In Montana, a license is not required to purchase or possess a firearm. Montana has some of the most liberal gun laws in the country. A registration, license, or permit is not required when purchasing or possessing firearms, as it is in most states with lax gun control attitudes.
The right to carry a concealed handgun is the only permit required in Montana. The applicant must be at least eighteen years old, have lived in Montana for at least six months, and have at least one form of valid identification to be considered.
Concealed Carry License Required?
Montana does not require a license to carry a concealed weapon. Anyone who can legally possess a firearm may carry one in public.
Who May Not Own A Firearm In Montana
According to the law, anyone who has been convicted of a felony and received an additional sentence for an offense committed with a dangerous weapon, an equivalent offense in another state, or under federal law is not permitted to own a firearm. Furthermore, anyone convicted of a felony and is required to register for the sexual or violent offender registry is barred from owning a firearm in Montana.
Can you “Open Carry” in Montana?
Yes, open carry is legal in Montana for anyone over the age of eighteen, and there are no state or federal restrictions on the use of firearms. Minors over the age of fourteen can also open carry with parental supervision.
You can open carry in restaurant areas unless you’re under the influence of alcohol or there’s a sign prohibiting firearms in such an establishment. It is also legal to open carry in private vehicles in Montana. Moreover, it is allowed to open carry on roadside areas, parks, and forests, as well as the state’s wildlife management areas.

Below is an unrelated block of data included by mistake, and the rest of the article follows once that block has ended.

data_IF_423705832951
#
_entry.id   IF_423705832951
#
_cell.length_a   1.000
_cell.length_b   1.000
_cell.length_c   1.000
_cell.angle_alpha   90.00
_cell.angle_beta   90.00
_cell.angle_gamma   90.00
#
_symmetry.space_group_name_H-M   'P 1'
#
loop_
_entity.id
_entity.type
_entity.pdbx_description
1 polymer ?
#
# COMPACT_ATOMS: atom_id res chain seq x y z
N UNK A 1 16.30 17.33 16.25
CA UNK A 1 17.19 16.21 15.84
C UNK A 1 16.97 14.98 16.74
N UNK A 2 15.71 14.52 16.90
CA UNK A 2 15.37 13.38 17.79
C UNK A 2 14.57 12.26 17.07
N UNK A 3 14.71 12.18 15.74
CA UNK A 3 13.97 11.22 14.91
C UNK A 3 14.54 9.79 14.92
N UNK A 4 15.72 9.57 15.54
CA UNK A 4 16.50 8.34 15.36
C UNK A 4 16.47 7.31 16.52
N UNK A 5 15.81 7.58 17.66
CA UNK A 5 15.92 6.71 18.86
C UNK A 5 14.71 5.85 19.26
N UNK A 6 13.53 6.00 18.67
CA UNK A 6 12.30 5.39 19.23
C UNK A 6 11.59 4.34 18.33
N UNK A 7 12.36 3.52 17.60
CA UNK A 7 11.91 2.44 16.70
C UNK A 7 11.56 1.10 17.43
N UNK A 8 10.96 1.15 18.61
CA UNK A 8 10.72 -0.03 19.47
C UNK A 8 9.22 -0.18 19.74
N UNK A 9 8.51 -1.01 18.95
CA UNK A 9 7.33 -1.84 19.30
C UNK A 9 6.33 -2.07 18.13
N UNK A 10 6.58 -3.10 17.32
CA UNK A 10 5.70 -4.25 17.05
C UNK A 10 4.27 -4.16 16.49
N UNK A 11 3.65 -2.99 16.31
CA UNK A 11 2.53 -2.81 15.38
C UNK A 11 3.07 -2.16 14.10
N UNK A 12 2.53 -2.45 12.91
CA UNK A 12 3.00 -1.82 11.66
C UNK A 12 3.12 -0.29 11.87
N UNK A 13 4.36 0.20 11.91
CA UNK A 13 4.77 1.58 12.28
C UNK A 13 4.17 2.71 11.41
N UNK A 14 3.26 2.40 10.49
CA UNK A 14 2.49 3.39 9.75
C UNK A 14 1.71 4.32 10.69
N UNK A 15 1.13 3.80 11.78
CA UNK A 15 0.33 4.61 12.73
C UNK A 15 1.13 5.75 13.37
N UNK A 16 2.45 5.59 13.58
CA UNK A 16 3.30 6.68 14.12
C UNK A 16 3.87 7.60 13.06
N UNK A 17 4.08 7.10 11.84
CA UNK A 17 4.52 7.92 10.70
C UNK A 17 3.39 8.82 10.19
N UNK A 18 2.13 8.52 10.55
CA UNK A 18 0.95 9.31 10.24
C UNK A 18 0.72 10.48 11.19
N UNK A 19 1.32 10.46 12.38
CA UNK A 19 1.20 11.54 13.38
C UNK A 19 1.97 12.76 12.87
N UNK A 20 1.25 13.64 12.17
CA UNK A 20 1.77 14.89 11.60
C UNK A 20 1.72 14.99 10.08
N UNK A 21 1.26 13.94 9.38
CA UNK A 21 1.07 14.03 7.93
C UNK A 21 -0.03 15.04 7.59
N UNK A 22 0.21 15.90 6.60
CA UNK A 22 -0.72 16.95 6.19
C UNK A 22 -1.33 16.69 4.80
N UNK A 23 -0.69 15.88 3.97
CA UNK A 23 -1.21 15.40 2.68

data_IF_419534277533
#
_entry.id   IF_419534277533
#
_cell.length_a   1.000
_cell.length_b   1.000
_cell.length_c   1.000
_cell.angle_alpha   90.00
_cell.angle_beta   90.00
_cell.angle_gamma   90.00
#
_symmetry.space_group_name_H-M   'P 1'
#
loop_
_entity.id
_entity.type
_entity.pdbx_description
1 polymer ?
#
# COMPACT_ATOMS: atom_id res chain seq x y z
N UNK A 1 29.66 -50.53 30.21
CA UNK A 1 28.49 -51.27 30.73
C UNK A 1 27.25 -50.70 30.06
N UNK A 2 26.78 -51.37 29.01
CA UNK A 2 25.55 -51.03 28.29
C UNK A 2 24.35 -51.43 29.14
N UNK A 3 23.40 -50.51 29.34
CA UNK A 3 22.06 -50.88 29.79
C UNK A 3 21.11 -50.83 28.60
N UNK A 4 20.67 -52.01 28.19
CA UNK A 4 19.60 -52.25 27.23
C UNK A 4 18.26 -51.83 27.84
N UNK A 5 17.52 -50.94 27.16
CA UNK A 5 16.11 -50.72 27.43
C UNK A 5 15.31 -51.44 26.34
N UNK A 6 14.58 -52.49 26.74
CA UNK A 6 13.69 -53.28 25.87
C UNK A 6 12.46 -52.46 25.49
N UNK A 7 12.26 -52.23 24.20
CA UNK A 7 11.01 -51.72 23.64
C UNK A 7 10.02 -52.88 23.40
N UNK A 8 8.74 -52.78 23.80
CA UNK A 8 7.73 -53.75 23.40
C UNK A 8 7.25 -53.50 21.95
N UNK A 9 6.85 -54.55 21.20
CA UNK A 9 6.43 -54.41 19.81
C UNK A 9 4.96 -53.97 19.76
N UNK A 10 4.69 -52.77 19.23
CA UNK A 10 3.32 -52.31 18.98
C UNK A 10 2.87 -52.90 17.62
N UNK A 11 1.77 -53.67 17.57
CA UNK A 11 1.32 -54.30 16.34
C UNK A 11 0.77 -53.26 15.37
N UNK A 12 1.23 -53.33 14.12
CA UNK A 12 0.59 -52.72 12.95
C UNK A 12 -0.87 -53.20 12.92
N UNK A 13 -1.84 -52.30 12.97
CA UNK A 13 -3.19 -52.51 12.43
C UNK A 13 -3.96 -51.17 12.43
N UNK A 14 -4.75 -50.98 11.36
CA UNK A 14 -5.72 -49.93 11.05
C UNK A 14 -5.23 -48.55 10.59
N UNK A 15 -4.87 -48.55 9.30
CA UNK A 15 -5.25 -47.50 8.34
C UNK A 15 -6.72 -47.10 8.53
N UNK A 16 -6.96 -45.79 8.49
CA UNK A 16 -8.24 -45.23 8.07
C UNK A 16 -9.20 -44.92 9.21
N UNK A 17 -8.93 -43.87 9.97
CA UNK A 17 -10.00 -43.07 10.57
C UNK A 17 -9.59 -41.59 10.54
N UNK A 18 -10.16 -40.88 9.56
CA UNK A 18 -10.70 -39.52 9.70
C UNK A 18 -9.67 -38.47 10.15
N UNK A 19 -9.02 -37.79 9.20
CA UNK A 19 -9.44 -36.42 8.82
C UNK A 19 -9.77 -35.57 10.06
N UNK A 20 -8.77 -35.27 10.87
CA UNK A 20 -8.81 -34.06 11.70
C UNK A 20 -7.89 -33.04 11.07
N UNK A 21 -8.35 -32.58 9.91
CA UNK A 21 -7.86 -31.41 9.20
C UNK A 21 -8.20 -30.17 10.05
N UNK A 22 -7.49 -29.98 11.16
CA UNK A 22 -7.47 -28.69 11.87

Penalties for Illegal Firearm Possession
The penalties for illegal firearm possession in Montana vary depending on the crime. For specific offenses, the following penalties apply:
- Possession of a sawed-off firearm carries a sentence of up to six months in jail and a fine of $200 to $500.
- Possession of a sawed-off firearm for the second or subsequent time, or possession of a sawed-off firearm after being convicted of a felony, is punishable by up to five years in prison and a $1,000 fine.
- A person convicted of unlawful possession of a firearm by a convicted person faces a minimum of two years and a maximum of ten years in state prison.
We would like to restate that Montana gun laws have little effect on crime statistics as the state is vast and the population is small. According to violent crime statistics from 2009 to 2010, Montana was one of the top five safest states in the country.
Montana gun laws almost have to be so lax in structure due to the landscape and population numbers. In Montana, firearms are viewed as a means of self-defense, necessary for hunting and protecting farm animals from predators such as wolves, coyotes, and mountain lions.
Disclaimer: Discovering Montana accepts no responsibility or liability and this information should not be taken as legal advice. Whilst every effort has been taken to ensure the above is true and accurate as of the time of writing, we recommend that you check with your local authorities and consult an attorny for the most up-to-date laws when it comes to gun laws and licensing in your state.